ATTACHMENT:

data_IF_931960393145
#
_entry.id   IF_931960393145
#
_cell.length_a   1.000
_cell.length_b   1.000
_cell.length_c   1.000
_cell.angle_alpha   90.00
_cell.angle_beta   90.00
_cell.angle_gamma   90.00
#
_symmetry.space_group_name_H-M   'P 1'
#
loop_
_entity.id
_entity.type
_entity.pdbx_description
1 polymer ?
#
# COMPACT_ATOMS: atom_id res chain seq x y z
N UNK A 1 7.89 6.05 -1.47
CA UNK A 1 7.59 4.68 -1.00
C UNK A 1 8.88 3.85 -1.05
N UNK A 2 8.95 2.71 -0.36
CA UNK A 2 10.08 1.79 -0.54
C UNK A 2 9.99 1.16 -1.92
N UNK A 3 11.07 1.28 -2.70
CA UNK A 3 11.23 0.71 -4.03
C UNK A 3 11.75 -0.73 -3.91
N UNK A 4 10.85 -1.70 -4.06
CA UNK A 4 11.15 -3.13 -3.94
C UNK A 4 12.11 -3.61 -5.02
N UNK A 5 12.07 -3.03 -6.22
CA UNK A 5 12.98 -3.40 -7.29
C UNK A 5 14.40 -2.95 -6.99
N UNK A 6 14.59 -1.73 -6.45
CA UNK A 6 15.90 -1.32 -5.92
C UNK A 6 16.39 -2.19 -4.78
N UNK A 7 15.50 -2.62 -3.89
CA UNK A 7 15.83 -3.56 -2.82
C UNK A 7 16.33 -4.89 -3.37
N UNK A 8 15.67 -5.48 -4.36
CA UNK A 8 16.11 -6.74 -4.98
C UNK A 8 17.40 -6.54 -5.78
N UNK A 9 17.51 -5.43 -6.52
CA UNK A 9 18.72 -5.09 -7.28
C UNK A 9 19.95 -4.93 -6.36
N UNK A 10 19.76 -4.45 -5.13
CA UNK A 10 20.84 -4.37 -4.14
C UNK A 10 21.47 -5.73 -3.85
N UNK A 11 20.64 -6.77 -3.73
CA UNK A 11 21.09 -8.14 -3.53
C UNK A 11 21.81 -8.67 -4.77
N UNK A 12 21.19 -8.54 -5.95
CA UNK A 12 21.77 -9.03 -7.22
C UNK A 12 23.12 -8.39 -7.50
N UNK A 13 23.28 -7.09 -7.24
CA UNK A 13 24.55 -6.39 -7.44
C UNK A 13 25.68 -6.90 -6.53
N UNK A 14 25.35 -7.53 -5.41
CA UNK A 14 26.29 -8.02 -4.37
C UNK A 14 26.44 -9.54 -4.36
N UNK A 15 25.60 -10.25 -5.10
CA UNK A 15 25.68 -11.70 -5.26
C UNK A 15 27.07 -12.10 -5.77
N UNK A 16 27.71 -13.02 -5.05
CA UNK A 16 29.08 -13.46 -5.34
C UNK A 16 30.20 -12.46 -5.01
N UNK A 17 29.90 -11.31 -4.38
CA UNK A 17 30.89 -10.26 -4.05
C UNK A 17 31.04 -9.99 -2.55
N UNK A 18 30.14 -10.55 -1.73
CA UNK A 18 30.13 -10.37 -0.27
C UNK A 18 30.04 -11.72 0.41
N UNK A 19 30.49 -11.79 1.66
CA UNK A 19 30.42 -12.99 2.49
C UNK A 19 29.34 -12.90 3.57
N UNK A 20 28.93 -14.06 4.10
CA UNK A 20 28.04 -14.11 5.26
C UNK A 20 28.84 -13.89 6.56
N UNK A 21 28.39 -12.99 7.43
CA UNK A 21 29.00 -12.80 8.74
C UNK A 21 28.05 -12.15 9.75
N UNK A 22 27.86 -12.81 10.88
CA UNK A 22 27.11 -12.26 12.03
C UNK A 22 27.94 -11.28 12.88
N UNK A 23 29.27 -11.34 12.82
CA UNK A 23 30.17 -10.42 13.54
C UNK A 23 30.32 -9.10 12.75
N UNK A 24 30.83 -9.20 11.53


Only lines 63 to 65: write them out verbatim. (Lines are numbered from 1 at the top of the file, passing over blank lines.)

N UNK A 15 25.60 -10.25 -5.10
CA UNK A 15 25.68 -11.70 -5.26
C UNK A 15 27.07 -12.10 -5.77